Loved and lost: Families pay tribute to Covid victims one year on
- Credit: Families of Covid victims
Families have paid tribute to their loved ones exactly a year on from the first national lockdown, as the total number of Covid deaths in Suffolk nears 1,500.
In total, 265 coronavirus patients have died at West Suffolk Hospital and 1,231 at the East Suffolk and North Essex Foundation Trust (ESNEFT), which consists of Ipswich and Colchester hospitals - as well as Aldeburgh Hospital which recorded one death.
Here, we remember some of those who have lost their lives to the devastating disease.
Margaret Bennett, aged 73, from the Whitehouse area of Ipswich, is fondly remembered by family as a "kind and loving lady who loved having fun and making people laugh.”
Grandson Chris Bailey said his nan, who died on December 11, 2020, loved cooking, in the past having run a lunch club at Mayo Court in Ipswich.
He said: “She would love nothing more than having her family visit for dinner, where she would dish up multiple servings and always have several desserts prepared.
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“She was an incredible baker and was always in the kitchen, cooking up cakes and other treats to send out to her family and friends.
"During the first lockdown we would stand outside her flat and she would throw cheese straws down to us in bags from the top floor."
Mrs Bennett had two children, grandchildren and a great-grandchild.
Mr Bailey added: “She liked gardening and enjoyed trips to Felixstowe, and loved going to the amusement arcades to play on the 2p machines.
“Nan was very fond of bingo and hoy and played regularly with the other residents where she lived, and also enjoyed their music nights and weekly fish and chip lunches.
"She was always willing to help anyone out, and never afraid to speak her mind, and will be sorely missed by everyone that had ever known her.”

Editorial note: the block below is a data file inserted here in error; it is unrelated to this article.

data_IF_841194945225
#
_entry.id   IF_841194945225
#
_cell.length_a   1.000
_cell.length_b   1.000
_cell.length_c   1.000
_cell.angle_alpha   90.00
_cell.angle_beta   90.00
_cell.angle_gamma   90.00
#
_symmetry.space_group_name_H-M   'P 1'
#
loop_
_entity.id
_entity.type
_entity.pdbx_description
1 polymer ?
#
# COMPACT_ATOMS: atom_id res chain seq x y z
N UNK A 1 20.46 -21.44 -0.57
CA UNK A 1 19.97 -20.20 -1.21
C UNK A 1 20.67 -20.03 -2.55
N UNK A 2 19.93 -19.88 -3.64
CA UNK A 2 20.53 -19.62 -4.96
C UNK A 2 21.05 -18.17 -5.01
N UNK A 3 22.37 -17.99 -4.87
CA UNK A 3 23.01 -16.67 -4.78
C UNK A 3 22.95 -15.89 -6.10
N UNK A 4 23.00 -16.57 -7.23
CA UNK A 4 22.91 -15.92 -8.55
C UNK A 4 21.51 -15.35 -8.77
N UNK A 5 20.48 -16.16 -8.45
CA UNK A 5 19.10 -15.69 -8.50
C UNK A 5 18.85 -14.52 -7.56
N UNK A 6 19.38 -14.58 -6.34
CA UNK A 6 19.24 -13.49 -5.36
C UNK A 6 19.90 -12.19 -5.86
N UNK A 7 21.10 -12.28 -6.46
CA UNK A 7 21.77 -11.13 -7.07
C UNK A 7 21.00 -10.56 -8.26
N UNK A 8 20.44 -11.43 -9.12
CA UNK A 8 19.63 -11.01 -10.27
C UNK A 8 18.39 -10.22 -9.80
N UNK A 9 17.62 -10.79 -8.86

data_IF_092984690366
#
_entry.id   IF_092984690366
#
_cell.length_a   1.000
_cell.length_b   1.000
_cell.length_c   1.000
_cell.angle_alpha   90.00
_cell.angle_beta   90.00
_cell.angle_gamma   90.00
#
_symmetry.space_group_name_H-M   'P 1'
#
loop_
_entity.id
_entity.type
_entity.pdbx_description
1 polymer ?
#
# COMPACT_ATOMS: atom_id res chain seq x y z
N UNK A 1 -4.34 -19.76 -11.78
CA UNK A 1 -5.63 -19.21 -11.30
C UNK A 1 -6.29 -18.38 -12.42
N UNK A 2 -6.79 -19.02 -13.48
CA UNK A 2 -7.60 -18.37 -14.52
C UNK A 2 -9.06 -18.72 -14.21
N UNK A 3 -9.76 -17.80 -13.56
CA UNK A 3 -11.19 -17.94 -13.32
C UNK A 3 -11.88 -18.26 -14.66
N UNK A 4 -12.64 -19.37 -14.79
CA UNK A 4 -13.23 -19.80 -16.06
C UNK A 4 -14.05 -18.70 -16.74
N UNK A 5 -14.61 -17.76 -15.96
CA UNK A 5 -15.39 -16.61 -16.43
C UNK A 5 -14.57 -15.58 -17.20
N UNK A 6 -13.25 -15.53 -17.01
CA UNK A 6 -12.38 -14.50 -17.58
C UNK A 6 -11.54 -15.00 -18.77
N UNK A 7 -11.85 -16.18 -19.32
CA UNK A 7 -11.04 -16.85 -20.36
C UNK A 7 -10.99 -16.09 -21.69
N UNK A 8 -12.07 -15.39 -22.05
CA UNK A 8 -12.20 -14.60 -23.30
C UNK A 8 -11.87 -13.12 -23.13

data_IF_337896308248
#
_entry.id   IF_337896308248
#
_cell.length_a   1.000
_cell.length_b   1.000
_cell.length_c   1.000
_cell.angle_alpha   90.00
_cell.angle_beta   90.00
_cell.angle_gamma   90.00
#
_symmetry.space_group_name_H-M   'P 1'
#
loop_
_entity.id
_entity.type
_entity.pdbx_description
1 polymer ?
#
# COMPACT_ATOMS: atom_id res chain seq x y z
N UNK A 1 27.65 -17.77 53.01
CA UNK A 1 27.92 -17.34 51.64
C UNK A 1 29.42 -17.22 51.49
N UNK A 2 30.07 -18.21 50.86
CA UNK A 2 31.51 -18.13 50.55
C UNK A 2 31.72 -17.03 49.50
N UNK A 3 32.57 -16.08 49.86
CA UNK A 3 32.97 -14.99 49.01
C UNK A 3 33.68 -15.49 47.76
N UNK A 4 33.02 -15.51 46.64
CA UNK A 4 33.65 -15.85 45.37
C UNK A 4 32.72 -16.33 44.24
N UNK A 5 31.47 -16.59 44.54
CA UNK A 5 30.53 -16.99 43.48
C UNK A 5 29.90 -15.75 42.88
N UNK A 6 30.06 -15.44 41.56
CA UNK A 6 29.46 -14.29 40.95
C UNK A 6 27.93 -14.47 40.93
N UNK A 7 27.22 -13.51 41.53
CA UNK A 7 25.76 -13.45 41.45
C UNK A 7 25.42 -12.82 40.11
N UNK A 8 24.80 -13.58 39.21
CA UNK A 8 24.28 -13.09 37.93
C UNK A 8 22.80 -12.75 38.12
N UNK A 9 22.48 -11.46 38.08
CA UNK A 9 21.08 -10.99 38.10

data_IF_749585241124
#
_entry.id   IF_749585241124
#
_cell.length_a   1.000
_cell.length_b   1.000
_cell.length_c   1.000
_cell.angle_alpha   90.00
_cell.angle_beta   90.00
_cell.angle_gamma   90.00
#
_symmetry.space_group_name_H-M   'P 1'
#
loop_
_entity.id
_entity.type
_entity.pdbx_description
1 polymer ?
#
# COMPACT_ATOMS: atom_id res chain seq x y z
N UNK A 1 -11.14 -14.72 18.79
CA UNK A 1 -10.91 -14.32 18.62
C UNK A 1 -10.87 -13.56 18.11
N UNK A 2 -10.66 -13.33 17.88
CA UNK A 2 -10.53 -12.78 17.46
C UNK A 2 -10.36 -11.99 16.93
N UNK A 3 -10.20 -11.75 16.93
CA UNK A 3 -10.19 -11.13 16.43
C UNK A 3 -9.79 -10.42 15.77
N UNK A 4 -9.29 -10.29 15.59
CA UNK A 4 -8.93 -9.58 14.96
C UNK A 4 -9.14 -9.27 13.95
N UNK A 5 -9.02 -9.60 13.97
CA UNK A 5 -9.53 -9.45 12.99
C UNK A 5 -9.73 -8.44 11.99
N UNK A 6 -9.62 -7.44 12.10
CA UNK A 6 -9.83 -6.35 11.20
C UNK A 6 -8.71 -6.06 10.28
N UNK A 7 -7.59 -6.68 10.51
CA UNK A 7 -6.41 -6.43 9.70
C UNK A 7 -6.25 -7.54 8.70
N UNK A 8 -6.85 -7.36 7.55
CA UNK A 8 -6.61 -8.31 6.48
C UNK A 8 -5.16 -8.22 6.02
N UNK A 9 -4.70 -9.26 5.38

Mimi Naomi Burt
Mimi Naomi Burt, who grew up in Coggeshall and lived in Ipswich since 2003, sadly died with coronavirus at the age of 89.
She was loved by her son Karl Burt, daughter-in-law Julie Burt and granddaughters Jessica and Aimee.
She was described by her granddaughter Jessica as the "most kind and caring person you would ever want to know".
"She was so friendly and bubbly and would always make me laugh," she said.
"We are such a close-knit family and nana will always be missed. But her memory will carry on."
Growing up, Mimi worked as a baker and had a love of knitting, eventually knitting cardigans for her granddaughters.
She was married to husband Brian for many years until he sadly passed away in 2002 and spent more than 20 years caring for him before his death.
Linda Keevil, aged 65, was part of a very close-knit family of seven sisters and two brothers and she lived in Ipswich all her life.
She loved her job as a dinner lady at Ravenswood Primary School and deeply loved her children and grandchildren.
Her sister Marina Keevis said: “There was only 11 months between us and we were really close so it did hit us hard.
“When she used to go to work at the school, she used to pass my bungalow every day and most days she’d call in and I really miss that.
“In the first lockdown she would come and sit in our front garden and I would sit by the bedroom window and we would just talk a lot. I used to get a garden chair out ready for her.
“She idolised her grandchildren Tia and Jayden and she was the life and soul of the parties.
"She was so funny and loved by so many people.”
Since Robert Bird passed away in late 2020, his family have been inundated with letters from those who knew him from his colourful life — a testament to the impact the 'proper Ipswich boy' had on those around him.
The 78-year-old worked in the navy between 1958 and 1983 and his service took him across the globe to the USA, India, Borneo and the Falklands.